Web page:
My apologies, but this has nothing to do with Dude. We’ll resume our regularly scheduled programming later this week.
They say you never forget your first love.
My first love drove into my life in September 2004, about a month and half before I got my driver’s license.
She was a 1994 Toyota Corolla. 110,000 miles. Faded red. Three hubcaps. Some rusty spots. Small dents pockmarked her body.
I never got around to naming her. I simply called her “my baby.”
She was perfect.
I bought her with my own money. I paid her insurance, her gas, and any maintenance she needed. I can count on one hand the number of times my parents floated money my way to help with her upkeep, despite the best efforts of the guys at my garage who ribbed my dad, “Come on, Dad! Help her out!” on more than one occasion.
I have so many fond memories of that car. Back in high school, a friend and I drove up to Allentown for the annual DCI show. When we got in the car after the show, I suggested we put down the windows and enjoy the warm summer night. I pressed the button for my driver side window, and the window promptly dropped down into the door with a thud. It completely disappeared. When I pressed the button to raise it back up, nothing happened. I laughed it off and said I would take it to the garage the next day.
Fast forward an hour later. We were lost in a dark and seedy part of Bethlehem, PA. We didn’t have smart phones. We didn’t have a GPS. We were arguing over what to do next while sitting at a traffic light when we heard a not too distant pop! pop! pop!
“Ummm… WERE THOSE GUN SHOTS?” my friend demanded around the same time I screeched, “I’M NOT DYING TONIGHT, DAMNIT.” I punched the gas, stopped at well-lit gas station, and asked a grizzly-looking gentleman with a mullet for directions. By the time we finally arrived home, two hours later than we should have, it had become known as the Night We Almost Died.
Then there was the time I was home from Maryland for a weekend and got pulled over by a cop even though I hadn’t done anything wrong. Perplexed, I asked him what the problem was once he swaggered up to my car. It turns out he wanted to get a closer look at my inspection stickers because he was absolutely convinced there was no way my car had passed inspection (which it had.. just a few days before). He thought the tags were fakes and demanded to see the receipt for the inspection from my garage (which I didn’t have on me, and probably wouldn’t have given to him anyway).
For this and other reasons, my friends mercilessly mocked my baby.
While hanging out at an old boyfriend’s house in college, his roommate (who I was also friends with) arrived home. He smiled a mischievous smile and politely asked, “Where’s your helmet?”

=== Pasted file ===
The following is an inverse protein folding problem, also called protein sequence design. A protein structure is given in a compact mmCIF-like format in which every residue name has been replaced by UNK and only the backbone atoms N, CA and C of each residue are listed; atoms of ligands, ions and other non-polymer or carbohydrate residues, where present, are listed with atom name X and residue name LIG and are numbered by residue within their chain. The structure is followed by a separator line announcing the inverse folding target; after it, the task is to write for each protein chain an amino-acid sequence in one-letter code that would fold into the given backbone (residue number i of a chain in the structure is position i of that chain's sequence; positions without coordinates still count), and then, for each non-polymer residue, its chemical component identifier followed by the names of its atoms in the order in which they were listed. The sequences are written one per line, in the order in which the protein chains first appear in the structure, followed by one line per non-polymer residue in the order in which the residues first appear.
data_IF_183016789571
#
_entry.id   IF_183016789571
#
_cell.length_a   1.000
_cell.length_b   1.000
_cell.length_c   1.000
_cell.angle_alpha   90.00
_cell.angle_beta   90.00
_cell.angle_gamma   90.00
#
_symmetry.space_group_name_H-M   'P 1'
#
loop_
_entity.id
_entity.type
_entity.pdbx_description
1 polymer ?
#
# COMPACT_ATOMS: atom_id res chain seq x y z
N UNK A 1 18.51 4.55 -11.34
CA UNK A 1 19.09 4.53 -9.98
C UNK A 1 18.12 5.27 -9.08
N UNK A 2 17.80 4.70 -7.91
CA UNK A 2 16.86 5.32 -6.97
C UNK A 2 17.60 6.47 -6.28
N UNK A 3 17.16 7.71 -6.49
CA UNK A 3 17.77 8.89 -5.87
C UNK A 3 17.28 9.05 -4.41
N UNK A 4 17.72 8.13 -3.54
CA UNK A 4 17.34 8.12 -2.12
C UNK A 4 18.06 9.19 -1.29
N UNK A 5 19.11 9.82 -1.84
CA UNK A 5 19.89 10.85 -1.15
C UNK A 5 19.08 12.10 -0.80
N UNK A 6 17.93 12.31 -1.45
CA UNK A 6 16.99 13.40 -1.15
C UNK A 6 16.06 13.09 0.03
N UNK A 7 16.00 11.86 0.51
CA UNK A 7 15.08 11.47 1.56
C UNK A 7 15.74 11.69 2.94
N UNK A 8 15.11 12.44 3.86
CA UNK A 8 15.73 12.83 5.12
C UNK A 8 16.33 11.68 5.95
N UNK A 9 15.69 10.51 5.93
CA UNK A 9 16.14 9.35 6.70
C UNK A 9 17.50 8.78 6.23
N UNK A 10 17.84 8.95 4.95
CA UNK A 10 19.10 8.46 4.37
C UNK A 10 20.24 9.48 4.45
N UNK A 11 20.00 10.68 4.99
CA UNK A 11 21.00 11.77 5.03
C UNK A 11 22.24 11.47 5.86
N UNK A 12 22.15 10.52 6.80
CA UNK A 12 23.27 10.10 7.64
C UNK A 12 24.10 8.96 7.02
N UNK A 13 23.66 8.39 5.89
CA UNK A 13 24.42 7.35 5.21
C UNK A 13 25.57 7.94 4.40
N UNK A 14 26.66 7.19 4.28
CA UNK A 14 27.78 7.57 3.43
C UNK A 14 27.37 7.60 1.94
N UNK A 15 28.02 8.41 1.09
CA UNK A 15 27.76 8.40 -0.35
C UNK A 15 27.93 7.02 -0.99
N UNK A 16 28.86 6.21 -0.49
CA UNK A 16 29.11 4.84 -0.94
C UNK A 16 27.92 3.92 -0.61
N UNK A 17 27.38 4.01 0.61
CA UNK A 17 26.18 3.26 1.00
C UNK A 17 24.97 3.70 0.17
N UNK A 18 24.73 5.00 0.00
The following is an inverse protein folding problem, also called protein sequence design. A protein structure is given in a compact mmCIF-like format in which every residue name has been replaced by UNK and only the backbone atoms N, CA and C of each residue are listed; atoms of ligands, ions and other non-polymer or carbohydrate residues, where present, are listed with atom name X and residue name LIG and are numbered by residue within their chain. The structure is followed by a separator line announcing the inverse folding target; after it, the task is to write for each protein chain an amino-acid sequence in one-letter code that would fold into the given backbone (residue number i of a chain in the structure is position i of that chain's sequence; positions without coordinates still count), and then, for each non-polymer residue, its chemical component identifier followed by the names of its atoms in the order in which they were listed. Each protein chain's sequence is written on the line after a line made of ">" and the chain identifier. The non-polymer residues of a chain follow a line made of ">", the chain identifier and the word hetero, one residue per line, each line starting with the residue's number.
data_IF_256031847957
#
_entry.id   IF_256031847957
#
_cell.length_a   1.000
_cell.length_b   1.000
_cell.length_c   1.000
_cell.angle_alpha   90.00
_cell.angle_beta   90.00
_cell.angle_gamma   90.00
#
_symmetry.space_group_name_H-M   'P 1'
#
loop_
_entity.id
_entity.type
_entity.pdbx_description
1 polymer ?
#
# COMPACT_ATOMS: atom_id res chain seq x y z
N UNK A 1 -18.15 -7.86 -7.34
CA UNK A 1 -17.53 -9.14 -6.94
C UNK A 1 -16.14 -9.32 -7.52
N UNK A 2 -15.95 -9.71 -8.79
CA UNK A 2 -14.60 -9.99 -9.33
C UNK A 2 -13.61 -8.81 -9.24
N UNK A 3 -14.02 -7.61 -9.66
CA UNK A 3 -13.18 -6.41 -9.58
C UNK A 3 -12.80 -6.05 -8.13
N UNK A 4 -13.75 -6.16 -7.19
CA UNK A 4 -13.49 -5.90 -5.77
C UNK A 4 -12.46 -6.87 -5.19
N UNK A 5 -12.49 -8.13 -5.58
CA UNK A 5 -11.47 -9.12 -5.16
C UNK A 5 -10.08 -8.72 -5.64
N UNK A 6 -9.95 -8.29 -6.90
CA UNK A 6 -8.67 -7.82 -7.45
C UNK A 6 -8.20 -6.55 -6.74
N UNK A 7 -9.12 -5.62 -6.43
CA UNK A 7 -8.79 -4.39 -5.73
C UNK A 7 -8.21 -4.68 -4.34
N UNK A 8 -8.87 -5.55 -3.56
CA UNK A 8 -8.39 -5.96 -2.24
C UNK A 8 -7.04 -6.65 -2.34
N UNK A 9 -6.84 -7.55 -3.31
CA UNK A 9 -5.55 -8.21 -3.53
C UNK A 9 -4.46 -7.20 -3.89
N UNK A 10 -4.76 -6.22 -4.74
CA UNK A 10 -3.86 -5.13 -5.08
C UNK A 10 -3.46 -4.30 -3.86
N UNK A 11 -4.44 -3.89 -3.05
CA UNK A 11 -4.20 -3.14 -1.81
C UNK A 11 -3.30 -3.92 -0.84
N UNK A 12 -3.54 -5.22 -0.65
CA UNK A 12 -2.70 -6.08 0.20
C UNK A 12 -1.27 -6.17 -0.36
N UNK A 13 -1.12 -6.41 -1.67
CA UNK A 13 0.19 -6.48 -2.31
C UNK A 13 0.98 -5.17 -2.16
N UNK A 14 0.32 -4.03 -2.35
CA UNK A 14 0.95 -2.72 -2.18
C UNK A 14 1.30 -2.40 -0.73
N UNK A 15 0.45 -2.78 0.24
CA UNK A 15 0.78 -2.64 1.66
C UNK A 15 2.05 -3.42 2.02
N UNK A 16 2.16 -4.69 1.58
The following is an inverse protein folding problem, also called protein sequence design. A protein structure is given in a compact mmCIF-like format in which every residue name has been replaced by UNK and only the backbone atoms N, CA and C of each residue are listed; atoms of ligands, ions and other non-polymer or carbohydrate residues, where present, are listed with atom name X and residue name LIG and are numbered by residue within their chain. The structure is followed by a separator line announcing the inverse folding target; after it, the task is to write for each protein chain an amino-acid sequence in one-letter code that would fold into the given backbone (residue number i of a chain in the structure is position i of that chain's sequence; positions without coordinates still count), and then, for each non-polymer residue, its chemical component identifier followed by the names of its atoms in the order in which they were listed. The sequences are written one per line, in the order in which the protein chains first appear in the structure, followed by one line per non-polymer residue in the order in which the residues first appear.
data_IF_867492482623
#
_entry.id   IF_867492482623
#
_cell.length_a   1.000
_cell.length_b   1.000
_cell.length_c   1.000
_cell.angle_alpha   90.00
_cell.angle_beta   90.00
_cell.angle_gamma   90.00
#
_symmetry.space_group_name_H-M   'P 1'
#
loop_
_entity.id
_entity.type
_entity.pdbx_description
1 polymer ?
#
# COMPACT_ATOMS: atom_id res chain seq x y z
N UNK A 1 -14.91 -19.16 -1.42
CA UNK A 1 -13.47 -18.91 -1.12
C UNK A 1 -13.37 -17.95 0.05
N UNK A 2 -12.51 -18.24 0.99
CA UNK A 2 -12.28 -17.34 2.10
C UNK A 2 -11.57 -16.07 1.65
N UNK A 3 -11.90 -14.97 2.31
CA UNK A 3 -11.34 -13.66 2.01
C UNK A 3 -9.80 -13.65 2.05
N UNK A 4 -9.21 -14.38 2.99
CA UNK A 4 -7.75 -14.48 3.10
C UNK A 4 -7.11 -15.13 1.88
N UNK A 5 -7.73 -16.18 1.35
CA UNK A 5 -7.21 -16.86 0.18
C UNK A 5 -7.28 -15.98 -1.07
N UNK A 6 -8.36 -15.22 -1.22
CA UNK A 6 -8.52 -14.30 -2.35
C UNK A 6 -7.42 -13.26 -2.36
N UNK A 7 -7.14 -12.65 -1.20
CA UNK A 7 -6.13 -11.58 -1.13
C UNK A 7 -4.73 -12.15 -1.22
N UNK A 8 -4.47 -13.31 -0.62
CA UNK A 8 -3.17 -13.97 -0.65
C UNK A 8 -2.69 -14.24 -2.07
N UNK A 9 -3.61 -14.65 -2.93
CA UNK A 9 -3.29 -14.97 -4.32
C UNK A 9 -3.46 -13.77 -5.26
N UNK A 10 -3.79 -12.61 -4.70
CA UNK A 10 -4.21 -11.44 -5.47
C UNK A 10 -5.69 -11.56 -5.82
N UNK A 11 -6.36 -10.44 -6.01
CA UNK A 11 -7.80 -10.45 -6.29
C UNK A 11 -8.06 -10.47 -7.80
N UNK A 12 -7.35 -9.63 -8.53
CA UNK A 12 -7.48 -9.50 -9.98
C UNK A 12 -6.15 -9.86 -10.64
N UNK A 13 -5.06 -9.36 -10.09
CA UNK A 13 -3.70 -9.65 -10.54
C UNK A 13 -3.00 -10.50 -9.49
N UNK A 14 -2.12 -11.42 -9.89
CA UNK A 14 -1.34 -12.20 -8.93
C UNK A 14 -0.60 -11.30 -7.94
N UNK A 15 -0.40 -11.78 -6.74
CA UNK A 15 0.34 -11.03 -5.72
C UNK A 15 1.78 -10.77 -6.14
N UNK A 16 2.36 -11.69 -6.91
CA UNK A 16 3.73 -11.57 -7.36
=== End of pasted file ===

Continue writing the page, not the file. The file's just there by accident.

“Errr what do you mean?” I asked, confused.
“Well, I saw your go-kart parked out front, so I was just wondering where your helmet was,” he delivered his punchline, smiling broadly.
“How long have you’ve been waiting to use that one?” I responded dryly.
“Since about Tuesday.”
From then on, the Mario Kart references were nonstop. After college, anytime I returned to Maryland, I would be asked if I hit any bananas or invincibility stars on the way down.
They could mock all they wanted. I smugly watched as their cars needed expensive repair after expensive repair.
My baby needed a brake adjustment here. A new alternator there. A new battery. But never anything that broke the bank.
I’d been unable to unlock the car from the driver’s side since November 2008. I hadn’t been able to unroll the passenger side window since July 2012. Once I moved into the city, other drivers used my car as target practice during their parallel parking attempts. The bumps and scratches increased significantly. The car had its idiosyncrasies and wasn’t anything pretty to look at, but it ran well and was reliable.
Every year when I took her in for inspection, I held my breath. “This is going to be the year,” I thought. “She’s going to need work and the costs will outweigh the benefits.”
Sadly, this year was that year. There comes a point when it just doesn’t make sense to put a certain amount of money into an almost 20 year old car, even if that car is a trusty Toyota that will probably never fully die.
I made the difficult decision to part with my baby. In a true testament to her worthiness, it took me exactly 48 hours to sell her. I called my garage, which has been so good to me over the years, and told the assistant manager that I was ready to sell her. He said he was fairly certain one of the guys would want her. The next day, someone called me. The day after that, my dad took my baby over for him to test drive. Within a few hours, he called me with an offer. He’s going to fix the car up and give it to his girlfriend to use as her first car. THE LEGACY CONTINUES!
I was 16 when I bought my car.. at the age when I thought I knew more about life than I actually did. At the time, my mom told me, “You’re going to be so emotional when you have to give up your first car.”
I scoffed. I wasn’t sentimental about objects. It’s just a car.
Nine years later, I stood in my parents’ garage, impatiently waiting for the rain to stop so Mom could take a photo of me hugging my car goodbye. I took shots of it from multiple angles. I didn’t cry, but I was sad. That car got me through formative years: my last two years of high school, all of college, and my first job out of college. My life changed a lot, but my trusty Toyota never did.
Farewell, my friend. I may now own a 2012 Ford Focus whose doors all unlock with a click of a button and whose windows glide down with ease, but “My Baby II” will never replace you in my heart.